Sunday, November 13, 2011





I was leaning back against the ring ropes, elbows tucked in, arms up, gloves protecting my face and head. Lester Killer Carter was banging away at me, thinking he could finish the fight fast, and I was letting him. Not because I didn’t have a choice, but because I had a plan.

It was still early and the Los Angeles Olympic Auditorium was less than a quarter full. My fight with Carter wasn’t even listed on the night’s card, just a middleweight amateur three round bout to get the evening rolling.

Still, Mickey Cohen, a squat toad of a man, was there ringside. His bodyguards sat behind him, while on either side there were a couple of expensive looking ring Jezebels – the kind of women who liked to get a man’s blood splattered across their dresses. Sitting stoically next to the frail on Cohen’s left was the huge black bulk of Solomon King – Cohen’s current light-heavyweight contender.

Word was, King was the real deal. His tall frame was packed with massive muscles. Long arms were capped by fourteen inch fists, which King used to club his opponents relentlessly. Boxing reporters speculated Cohen had King on track to fight Archie Moore, the current light-heavyweight champion, later in the year. But King would have to decisively win at least one more fight, against a viable contender before Moore’s people would allow the championship belt to be put on the line. King was the kind of fighter champions dodged for as long as they could.

I shot out a left jab, rocking Carter’s head back. It was just hard enough to make him mad. Carter started swinging wildly, and I went back into my defensive shell.

Cohen had a lot of much more lucrative, if illicit, businesses, but he loved the fights. Carter was reputed to be headed into Cohen’s stable, but I was going to make sure the big man was disappointed in this particular prospect.

I rolled off the ropes and scooted away to Carter’s left. He followed throwing a right cross, which I batted easily away. He should have thrown a left to drive me back to the ropes, but Carter didn’t have a left worth writing home about. I let him chase me for a bit and then stopped and threw a triple combination designed to sting, but not hurt. All three punches scored, drawing more embarrassment for Carter than pain.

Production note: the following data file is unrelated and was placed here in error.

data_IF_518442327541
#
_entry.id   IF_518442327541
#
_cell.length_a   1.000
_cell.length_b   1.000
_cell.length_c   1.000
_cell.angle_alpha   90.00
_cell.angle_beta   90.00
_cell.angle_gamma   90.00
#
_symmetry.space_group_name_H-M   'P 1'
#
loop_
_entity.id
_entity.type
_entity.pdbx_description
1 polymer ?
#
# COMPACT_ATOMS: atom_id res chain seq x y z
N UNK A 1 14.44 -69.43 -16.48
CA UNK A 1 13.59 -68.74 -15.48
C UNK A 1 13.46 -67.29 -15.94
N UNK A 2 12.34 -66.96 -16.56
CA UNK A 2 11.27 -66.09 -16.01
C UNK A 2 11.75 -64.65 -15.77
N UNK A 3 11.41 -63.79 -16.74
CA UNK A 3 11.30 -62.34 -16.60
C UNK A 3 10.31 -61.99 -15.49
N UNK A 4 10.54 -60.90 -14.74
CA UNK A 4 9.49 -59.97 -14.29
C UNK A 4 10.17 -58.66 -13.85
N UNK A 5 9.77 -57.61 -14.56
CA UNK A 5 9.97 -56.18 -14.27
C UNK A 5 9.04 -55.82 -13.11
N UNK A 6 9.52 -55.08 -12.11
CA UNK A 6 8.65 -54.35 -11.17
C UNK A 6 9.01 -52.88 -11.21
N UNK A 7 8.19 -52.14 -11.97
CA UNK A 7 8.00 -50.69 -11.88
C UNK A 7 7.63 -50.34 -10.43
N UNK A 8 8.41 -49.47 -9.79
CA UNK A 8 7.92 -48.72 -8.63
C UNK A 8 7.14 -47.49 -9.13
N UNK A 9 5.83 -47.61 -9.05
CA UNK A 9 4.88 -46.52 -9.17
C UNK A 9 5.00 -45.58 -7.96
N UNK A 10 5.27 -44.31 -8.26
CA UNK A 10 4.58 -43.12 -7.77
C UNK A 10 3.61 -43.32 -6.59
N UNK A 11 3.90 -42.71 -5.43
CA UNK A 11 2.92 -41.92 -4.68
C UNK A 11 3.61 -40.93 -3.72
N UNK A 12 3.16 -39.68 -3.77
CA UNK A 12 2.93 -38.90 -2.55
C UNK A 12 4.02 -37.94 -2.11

The bell ran to end the first round and I swayed back to avoid Carter’s late left hook. It went past me like a weak breeze. The ref, a short fat man in black pants, white shirt, and red bow tie, jumped between us.

In my corner, Pop Hawks was waiting with my stool. Before I sat, I looked directly at Cohen. Catching his eye, I pumped my left arm up and down in a mocking motion, rubbing in his fighter’s weakness. I didn’t like Cohen. Most cops didn’t unless they were on his payroll.

That Cohen shared a first name with my older brother was a disgrace.

Cohen had filled the organized crime void in L.A. in ’47 when mobster Bugsy Siegel ate a bullet sandwich in his home – all because he wouldn’t play ball with the east coast crime families. While Cohen did pay token respect to the east, he was tougher and more violent than Bugsy ever dreamed of being. Most everyone, made-men included, gave him a wide berth.

“What are you doing out there?” Pops growled, taking out my mouthpiece and tipping water in my mouth before I could answer. I was slick with sweat, but felt instantly cooled when Tina Hawks, Pops’ thirteen year old daughter, squeezed a sponge across my shoulders. She then held a bucket for me to spit in. Growing up around a family full of older brothers, Tina was a tomboy and a half. Tall and skinny now, she’d be a beauty someday, but she wouldn’t want to hear about it now.

“Easy, Pops,” I said. “He’s punching himself out and I’m not even breathing heavy.”

“Don’t mess around in a fight. He could lucky punch you and you’re on your back being counted out.”

Ex-navy swab, Pops Hawks had left the Los Angeles Police Department after eight years and a bullet in his leg to run Ten Hawks Gym – named for him and his nine kids. All the Hawks were fighters either in the ring or out.

Pops had the cauliflowered ears and eye scarring of a palooka, but he still had his brains if not his looks. Ten Hawks Gym was just down the street from Central Division Station, where I was assigned to the night watch felony car. Pops coddled part time fighters like me, and dreamed of training a contender.

I looked over at Cohen and his following again. The gangster was chatting away, but Solomon King wasn’t paying any attention. He was staring straight at me. His eyes were dead pools of hate. I’d seen that look before from other Negros I’d been with in the Navy – it was a look of them against the world. King’s burned harder.

I noticed another large Negro sitting behind King. He was perhaps an inch shorter, but had the same ebony carved expression. A comma of straight, short, white hair stuck out on the left side of his forehead, stark against the wiry curls of his otherwise tar black hair.

“Who’s sitting behind King?” I asked Pops.

He didn’t even turn to look. “Focus, Flynn. Get out there and put this guy down.”

The bell sounded. I popped up off the stool and into a barrage of punches. Carter had obviously been fired up in his corner. He knew Cohen was watching and he wanted to look good. As long as he was progressing, Cohen would fund his rise. One setback and Cohen would lose interest.

I backed into the ropes, rolling easily with one of Carter’s right hooks. Out of the corner of my eye, I caught one of the frails with Cohen, the redhead, watching me intently. For a second I thought I recognized her, but then I had to get busy fending off Carter.

I wrapped Carter in a clinch. Over his shoulder I could see Cohen was watching, waving his arms around and getting animated.

King just watched.

I let Carter push me away and went back to work counterpunching.

I knew a lot about Cohen. When he was a teenager, he began boxing in illegal prizefights in Los Angeles. In 1930 he turned pro against Patsy Farr in Cleveland, Ohio. He’d been a pretty good featherweight – even got a shot in ‘31 against World Featherweight Champion Tommy Paul. In that real fight, he hadn’t lasted long. Paul knocked out Gangster Mickey Cohen, as he was known even then, at 2:20 into the first round.